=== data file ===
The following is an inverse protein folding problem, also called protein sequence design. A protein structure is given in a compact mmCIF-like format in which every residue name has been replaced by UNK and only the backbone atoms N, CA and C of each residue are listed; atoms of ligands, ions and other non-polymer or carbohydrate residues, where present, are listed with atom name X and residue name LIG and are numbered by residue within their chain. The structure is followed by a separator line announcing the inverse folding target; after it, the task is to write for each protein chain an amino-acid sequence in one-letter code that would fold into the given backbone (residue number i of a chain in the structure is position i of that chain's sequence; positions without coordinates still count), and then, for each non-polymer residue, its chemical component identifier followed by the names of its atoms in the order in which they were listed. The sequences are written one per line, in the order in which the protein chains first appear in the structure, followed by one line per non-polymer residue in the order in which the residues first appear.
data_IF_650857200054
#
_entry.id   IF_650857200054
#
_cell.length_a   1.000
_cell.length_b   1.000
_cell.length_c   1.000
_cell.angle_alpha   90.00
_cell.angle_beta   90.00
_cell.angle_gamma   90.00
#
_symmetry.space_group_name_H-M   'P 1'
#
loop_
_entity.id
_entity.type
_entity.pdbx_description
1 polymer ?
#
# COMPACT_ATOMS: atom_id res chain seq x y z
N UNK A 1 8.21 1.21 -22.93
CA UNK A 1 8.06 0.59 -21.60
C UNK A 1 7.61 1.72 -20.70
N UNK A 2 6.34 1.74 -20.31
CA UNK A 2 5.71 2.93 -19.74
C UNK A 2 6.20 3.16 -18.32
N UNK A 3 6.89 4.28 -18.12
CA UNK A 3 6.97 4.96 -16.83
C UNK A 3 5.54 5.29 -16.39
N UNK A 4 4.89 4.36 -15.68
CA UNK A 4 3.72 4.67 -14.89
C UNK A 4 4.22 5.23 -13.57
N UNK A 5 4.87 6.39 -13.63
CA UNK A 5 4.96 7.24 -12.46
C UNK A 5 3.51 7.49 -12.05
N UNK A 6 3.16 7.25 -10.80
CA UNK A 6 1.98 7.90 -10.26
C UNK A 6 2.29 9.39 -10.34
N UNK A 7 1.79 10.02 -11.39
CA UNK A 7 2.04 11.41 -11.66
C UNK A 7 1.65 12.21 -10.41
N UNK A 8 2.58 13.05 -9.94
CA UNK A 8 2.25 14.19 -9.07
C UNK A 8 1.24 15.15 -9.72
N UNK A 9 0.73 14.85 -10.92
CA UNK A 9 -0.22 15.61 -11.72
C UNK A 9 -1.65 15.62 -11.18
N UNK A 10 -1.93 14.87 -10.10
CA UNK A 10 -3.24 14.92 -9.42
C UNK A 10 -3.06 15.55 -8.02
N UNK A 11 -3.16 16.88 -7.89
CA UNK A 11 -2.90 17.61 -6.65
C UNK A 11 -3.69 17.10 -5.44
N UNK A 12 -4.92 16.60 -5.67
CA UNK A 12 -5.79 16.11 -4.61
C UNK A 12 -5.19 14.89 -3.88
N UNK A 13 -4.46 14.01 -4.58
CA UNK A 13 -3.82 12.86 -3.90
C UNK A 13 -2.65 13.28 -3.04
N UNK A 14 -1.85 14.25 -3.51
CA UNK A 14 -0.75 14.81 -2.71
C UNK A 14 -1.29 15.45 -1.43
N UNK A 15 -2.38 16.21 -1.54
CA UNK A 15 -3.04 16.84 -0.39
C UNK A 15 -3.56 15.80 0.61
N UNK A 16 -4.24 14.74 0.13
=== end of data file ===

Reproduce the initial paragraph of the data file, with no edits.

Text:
The following is an inverse protein folding problem, also called protein sequence design. A protein structure is given in a compact mmCIF-like format in which every residue name has been replaced by UNK and only the backbone atoms N, CA and C of each residue are listed; atoms of ligands, ions and other non-polymer or carbohydrate residues, where present, are listed with atom name X and residue name LIG and are numbered by residue within their chain. The structure is followed by a separator line announcing the inverse folding target; after it, the task is to write for each protein chain an amino-acid sequence in one-letter code that would fold into the given backbone (residue number i of a chain in the structure is position i of that chain's sequence; positions without coordinates still count), and then, for each non-polymer residue, its chemical component identifier followed by the names of its atoms in the order in which they were listed. The sequences are written one per line, in the order in which the protein chains first appear in the structure, followed by one line per non-polymer residue in the order in which the residues first appear.